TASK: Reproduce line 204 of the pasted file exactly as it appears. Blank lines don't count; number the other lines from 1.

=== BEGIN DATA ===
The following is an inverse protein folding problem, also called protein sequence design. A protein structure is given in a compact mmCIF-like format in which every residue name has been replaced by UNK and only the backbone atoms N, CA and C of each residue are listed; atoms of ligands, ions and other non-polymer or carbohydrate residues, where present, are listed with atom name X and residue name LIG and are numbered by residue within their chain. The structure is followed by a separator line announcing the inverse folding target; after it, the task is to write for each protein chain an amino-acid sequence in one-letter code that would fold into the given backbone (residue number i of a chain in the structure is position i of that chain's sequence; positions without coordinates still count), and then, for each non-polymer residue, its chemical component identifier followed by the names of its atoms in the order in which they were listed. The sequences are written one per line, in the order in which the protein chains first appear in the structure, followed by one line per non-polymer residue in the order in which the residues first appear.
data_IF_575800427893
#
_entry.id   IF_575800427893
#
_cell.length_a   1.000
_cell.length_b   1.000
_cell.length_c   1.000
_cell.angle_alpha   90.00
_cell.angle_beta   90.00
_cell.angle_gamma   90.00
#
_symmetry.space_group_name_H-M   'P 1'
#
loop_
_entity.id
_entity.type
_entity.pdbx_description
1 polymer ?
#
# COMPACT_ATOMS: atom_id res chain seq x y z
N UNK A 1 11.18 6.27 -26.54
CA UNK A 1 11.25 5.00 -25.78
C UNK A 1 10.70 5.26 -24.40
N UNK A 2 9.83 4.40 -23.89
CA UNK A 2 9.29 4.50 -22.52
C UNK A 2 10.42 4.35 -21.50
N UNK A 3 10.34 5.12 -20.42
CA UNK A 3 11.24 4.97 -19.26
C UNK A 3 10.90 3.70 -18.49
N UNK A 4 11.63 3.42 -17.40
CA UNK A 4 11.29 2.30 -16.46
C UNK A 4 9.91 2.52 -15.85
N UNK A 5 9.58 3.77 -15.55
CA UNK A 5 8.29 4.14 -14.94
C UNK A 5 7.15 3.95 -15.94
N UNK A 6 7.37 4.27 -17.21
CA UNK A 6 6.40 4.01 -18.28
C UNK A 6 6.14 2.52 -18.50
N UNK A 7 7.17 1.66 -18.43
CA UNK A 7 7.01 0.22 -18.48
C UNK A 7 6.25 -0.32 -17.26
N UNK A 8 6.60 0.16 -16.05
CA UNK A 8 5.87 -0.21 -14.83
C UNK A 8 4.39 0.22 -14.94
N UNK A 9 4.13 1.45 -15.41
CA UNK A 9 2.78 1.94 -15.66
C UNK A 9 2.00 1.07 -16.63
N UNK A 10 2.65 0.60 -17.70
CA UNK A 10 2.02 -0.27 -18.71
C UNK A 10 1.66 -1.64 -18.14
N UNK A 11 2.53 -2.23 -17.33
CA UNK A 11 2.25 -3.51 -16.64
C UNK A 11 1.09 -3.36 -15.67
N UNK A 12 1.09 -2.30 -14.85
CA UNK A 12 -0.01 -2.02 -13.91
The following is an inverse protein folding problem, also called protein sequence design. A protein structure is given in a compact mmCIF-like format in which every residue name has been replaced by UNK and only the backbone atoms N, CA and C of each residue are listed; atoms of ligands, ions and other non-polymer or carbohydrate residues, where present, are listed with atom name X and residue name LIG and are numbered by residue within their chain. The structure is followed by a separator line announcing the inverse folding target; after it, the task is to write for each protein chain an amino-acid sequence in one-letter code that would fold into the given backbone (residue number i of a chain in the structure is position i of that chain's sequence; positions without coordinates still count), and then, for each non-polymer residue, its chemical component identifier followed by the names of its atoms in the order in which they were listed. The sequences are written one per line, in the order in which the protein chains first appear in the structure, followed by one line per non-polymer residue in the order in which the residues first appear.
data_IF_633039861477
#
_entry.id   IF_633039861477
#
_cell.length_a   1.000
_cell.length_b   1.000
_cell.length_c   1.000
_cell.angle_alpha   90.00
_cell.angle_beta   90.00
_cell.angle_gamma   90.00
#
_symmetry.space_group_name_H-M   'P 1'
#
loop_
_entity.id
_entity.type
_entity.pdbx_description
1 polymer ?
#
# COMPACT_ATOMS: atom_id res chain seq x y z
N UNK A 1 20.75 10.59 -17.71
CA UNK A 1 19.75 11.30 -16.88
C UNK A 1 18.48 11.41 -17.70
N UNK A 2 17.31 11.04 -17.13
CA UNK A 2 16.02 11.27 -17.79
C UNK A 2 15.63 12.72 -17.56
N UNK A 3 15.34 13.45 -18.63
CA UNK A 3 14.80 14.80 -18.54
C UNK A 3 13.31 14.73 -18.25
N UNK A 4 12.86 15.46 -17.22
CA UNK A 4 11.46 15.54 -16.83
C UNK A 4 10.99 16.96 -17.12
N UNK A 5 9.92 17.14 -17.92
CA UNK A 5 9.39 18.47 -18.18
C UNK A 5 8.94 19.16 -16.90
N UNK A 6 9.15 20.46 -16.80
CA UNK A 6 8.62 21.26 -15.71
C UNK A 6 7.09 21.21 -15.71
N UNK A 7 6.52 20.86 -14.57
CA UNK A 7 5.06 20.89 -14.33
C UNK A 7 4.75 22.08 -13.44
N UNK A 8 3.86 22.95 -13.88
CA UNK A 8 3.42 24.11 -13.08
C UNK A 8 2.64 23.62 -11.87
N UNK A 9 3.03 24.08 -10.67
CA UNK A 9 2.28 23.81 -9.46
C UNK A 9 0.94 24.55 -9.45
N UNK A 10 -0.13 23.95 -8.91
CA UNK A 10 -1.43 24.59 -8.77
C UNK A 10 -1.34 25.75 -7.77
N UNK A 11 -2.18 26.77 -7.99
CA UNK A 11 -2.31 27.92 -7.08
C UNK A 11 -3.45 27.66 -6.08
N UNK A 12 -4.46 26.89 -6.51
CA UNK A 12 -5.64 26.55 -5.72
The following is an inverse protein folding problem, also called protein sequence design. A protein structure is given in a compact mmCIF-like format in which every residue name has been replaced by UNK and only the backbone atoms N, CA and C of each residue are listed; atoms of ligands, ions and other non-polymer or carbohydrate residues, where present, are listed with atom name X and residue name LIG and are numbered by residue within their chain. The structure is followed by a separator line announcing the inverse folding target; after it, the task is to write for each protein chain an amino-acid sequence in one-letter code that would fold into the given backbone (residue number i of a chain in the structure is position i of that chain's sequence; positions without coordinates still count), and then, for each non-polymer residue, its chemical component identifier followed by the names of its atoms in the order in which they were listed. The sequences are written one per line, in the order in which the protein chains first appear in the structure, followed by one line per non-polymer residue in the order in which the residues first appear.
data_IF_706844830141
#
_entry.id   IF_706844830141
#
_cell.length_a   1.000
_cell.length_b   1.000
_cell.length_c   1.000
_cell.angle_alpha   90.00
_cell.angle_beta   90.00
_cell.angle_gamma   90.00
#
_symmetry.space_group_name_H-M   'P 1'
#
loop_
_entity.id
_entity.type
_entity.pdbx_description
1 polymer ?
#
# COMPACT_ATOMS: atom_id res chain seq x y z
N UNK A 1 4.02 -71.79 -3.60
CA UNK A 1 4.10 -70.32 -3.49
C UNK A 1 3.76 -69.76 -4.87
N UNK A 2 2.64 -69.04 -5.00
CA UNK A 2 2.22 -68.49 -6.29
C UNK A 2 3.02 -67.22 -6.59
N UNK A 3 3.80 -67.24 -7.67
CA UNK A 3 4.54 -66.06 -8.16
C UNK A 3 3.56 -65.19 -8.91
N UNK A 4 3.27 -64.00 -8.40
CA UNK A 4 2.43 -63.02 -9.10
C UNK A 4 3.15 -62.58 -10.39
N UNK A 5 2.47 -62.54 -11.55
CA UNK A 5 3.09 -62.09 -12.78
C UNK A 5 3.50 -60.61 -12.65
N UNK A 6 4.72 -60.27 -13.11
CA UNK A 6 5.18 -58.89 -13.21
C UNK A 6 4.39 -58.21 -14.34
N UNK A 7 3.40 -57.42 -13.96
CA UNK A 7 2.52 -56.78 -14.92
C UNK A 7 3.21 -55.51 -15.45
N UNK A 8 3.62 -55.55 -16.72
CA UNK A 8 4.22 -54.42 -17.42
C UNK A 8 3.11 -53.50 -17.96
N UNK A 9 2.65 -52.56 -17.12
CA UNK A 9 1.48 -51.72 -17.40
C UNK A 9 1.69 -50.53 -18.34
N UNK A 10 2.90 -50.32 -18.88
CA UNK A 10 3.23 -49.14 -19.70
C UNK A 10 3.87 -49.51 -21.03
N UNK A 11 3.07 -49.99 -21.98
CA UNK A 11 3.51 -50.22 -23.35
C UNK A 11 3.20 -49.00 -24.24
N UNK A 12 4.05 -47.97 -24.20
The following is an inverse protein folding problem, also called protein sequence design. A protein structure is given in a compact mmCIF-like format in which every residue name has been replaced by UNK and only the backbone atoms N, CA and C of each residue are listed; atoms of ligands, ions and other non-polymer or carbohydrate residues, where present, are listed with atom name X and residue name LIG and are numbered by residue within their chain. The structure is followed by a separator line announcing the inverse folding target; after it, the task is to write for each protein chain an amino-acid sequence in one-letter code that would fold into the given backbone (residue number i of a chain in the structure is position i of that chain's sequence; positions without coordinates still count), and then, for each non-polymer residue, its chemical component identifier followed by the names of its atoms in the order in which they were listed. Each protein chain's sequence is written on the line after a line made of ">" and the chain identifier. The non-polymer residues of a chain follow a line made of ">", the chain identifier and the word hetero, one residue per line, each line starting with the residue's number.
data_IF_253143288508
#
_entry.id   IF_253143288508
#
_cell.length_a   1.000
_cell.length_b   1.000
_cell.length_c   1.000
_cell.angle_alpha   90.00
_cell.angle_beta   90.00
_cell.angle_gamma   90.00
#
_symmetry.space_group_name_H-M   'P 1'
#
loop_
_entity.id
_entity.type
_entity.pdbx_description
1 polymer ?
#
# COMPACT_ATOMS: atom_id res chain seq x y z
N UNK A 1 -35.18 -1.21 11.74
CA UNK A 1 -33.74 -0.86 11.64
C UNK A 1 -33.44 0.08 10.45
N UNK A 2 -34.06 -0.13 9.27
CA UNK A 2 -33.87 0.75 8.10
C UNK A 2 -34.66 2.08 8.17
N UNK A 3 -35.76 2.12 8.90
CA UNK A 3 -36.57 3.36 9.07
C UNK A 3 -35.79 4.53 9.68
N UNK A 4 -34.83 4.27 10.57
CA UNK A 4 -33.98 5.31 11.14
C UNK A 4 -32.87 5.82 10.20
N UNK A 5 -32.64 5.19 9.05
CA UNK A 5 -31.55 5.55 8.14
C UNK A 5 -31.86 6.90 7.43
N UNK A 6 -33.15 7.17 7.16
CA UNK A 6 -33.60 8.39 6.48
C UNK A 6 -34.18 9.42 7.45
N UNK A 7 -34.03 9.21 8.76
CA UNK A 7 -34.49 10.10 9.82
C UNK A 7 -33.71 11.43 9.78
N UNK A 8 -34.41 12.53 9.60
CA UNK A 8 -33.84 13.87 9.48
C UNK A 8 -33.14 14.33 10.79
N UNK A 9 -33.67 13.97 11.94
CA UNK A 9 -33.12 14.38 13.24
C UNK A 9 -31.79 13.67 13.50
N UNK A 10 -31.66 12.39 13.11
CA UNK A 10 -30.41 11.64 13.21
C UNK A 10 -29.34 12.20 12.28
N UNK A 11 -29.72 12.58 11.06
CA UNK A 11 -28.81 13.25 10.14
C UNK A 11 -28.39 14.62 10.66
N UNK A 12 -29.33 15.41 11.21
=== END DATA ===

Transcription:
N UNK A 6 -33.15 7.17 7.16